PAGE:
After a time I finished my run and headed back toward the house, thinking about Nigel. I'd tried consciously not to think about anything but how beautiful the land was while I was out running, but now that I was on my way back, I let my mind wander. Could this kid really be Winterhawk's son? The mage had always showed a marked aversion to children; he stayed as far away from them as he could on purpose because he found them annoying. I don't think it was an act, either. Not that I was crazy about kids myself, but 'Hawk made me look like a candidate for daycare center manager. And now here was this boy...he seemed like a nice enough kid, on first meeting, but still—I couldn't help thinking about how this could impact the team back in Seattle. If the kid was 'Hawk's, even if he didn't care, there was still that liability, that trail that someone could trace. As far as I knew, none of the other guys had any children in their pasts, or even close relatives. I sure as hell didn't. I didn't see how this wasn't going to cause problems in the future.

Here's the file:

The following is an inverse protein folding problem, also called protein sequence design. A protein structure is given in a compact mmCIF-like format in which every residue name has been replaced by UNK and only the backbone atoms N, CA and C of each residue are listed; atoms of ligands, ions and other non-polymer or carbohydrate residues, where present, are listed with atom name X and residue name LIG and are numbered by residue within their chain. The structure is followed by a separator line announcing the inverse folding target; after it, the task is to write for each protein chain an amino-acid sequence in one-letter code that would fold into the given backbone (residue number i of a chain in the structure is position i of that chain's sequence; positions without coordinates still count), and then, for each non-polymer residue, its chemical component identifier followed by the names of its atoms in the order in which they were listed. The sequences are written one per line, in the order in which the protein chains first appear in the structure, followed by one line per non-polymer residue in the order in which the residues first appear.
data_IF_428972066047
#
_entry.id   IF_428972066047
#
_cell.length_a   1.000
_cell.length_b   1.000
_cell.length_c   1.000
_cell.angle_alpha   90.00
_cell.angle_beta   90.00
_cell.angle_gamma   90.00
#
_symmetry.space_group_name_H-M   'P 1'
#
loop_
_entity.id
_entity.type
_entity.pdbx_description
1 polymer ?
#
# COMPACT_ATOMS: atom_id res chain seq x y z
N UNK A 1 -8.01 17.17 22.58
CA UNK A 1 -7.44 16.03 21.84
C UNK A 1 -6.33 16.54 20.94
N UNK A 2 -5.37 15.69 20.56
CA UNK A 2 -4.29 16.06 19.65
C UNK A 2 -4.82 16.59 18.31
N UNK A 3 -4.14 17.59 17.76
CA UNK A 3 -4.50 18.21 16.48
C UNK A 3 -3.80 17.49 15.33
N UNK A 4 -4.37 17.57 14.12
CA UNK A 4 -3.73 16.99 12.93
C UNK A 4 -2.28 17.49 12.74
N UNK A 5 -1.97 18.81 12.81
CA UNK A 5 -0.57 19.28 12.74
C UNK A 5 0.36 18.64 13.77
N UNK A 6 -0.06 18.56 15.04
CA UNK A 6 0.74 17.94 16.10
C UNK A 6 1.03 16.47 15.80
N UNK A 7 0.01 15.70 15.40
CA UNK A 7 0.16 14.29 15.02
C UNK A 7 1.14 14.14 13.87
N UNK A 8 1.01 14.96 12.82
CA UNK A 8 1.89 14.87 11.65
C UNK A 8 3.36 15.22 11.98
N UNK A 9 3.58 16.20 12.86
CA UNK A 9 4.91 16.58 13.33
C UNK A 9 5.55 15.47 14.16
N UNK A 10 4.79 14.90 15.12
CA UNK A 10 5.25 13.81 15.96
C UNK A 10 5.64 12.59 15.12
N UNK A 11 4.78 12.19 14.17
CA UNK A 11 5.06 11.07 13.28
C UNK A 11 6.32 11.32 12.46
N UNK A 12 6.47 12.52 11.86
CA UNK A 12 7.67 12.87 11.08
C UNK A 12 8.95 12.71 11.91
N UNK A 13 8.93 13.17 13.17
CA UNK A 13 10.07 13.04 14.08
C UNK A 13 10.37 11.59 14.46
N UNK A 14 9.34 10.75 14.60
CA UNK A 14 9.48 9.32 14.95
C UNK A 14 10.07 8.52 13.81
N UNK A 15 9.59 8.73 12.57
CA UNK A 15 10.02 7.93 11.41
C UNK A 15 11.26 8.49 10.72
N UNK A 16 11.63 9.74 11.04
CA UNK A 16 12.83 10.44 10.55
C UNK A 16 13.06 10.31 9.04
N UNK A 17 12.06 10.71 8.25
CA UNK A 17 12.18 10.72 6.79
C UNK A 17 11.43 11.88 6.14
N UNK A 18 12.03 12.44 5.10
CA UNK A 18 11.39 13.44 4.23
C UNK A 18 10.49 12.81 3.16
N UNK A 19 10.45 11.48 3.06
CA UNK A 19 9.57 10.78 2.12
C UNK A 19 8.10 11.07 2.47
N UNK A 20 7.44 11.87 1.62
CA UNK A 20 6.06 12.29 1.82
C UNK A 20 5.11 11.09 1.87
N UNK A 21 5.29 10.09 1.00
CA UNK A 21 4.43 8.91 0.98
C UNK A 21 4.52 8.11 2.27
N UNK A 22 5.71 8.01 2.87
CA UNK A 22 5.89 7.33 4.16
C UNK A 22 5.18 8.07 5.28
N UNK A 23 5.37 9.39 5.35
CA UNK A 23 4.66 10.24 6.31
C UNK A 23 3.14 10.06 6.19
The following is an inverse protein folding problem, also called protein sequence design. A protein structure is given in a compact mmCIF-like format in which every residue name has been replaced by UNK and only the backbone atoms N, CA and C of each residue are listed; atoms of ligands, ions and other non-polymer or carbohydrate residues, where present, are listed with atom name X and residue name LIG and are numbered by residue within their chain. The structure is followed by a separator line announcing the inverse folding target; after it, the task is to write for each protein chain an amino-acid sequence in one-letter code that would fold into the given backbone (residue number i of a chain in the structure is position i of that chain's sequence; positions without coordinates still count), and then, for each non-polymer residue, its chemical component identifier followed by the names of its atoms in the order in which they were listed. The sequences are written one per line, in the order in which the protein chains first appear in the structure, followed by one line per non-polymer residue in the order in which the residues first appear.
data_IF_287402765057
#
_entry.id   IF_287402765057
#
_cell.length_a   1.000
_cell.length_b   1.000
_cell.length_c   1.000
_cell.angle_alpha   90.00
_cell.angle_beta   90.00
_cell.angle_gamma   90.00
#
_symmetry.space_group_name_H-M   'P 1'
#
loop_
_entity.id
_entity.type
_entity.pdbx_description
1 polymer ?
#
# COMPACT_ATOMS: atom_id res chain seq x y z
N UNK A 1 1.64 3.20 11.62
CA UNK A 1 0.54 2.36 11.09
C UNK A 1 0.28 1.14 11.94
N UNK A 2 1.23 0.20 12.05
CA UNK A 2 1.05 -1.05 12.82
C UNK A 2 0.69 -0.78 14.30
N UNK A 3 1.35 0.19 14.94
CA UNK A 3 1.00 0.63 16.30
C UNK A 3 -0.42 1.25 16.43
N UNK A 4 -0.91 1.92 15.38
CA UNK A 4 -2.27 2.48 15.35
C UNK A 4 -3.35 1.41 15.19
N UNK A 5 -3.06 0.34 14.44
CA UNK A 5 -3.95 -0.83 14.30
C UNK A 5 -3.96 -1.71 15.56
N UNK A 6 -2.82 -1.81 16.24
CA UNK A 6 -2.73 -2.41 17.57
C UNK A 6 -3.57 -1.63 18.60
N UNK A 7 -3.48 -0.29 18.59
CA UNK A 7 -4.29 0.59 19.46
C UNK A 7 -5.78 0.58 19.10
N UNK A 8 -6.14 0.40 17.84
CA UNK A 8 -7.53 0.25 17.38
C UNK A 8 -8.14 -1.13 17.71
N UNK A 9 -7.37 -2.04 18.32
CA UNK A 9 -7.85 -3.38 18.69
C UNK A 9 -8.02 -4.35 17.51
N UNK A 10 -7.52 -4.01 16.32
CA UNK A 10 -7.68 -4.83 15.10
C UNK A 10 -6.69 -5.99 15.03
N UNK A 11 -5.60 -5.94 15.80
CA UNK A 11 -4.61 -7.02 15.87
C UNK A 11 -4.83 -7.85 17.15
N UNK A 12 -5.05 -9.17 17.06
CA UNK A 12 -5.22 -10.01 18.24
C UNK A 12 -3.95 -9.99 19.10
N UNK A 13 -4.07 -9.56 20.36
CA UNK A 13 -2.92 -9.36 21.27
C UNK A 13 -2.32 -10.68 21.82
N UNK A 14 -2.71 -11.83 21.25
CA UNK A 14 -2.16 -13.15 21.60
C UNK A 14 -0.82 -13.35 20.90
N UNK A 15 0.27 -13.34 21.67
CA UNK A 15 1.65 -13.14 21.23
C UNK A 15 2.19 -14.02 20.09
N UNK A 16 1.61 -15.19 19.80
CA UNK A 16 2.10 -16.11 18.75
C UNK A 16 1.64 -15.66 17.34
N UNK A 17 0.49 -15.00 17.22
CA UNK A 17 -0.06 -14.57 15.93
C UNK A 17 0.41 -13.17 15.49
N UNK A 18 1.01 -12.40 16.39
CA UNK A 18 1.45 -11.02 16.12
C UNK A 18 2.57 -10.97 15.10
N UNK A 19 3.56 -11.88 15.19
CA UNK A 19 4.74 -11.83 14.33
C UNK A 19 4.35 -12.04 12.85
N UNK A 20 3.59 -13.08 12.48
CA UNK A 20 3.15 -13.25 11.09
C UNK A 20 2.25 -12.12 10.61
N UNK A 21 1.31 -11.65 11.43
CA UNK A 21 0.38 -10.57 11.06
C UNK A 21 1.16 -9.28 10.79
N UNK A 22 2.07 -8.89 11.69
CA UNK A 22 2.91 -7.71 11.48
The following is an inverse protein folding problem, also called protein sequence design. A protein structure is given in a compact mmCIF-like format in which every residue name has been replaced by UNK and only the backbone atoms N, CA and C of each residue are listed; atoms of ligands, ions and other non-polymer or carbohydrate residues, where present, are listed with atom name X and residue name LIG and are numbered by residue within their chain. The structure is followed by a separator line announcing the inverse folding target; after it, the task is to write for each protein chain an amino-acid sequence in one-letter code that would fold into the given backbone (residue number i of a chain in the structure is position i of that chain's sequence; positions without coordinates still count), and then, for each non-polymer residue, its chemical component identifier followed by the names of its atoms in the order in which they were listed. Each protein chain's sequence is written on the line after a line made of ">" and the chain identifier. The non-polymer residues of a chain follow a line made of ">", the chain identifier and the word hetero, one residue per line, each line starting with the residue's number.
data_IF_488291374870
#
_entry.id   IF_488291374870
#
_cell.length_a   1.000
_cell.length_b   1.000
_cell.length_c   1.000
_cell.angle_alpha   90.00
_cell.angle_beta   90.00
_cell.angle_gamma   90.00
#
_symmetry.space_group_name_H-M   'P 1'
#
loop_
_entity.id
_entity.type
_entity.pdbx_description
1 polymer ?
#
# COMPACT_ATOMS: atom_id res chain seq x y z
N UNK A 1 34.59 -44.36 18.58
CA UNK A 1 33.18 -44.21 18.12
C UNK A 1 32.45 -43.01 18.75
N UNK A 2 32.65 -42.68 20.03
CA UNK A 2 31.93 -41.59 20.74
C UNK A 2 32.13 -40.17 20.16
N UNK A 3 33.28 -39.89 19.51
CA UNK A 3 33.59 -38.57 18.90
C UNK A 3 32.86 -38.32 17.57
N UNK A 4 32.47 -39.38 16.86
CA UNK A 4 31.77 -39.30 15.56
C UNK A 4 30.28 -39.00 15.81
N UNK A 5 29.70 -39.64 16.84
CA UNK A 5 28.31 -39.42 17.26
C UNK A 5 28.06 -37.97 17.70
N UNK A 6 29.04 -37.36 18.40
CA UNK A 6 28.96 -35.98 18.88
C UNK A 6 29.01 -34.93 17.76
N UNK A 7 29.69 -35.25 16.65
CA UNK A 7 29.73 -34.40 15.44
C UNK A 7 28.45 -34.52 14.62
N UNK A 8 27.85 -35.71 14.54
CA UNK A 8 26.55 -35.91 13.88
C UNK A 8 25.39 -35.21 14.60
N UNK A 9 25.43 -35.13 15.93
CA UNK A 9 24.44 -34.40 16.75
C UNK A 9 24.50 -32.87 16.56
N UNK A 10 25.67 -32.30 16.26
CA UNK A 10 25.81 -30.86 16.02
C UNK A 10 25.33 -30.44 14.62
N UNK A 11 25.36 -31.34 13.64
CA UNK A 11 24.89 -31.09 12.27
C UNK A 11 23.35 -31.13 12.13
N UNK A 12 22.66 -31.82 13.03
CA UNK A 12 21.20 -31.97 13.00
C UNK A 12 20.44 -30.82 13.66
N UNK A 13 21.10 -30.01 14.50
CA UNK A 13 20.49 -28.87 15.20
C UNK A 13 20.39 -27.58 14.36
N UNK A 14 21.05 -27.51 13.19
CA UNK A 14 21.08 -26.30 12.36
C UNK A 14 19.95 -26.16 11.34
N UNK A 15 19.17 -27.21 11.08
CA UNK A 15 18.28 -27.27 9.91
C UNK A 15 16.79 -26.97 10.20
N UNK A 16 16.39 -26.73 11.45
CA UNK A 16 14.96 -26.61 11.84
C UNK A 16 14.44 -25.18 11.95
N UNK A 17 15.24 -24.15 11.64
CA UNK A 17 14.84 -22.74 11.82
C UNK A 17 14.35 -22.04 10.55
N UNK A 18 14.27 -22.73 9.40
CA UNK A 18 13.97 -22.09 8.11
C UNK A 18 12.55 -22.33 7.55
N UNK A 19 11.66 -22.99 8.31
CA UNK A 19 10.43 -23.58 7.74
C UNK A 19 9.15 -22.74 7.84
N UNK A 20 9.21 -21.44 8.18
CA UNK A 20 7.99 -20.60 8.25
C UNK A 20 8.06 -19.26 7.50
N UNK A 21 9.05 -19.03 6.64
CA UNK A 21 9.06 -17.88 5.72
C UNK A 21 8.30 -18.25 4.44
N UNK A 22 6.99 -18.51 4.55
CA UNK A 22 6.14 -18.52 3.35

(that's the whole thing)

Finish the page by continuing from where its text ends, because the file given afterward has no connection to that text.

Coming around the corner of the house nearest the garage (which had been an old carriage-house, now converted into a three-car garage, tool shed, and a large apartment on top), I heard the sound of something smacking into a piece of wood with a satisfying thunk, and saw Aubrey backing up from the split pieces of wood holding a long-handled ax in one hand and mopping his brow with the other. He looked up as he heard my feet crunching on the gravel. "Hello," he said. "Did you have a nice trip 'round the grounds? I saw you running out there."

I came over to where he was, noting that he had several logs yet to split. "Yeah, thanks. It's nice out here. Uncrowded." Casually indicating the pile of wood, I said, "Hey, you mind if I try that?"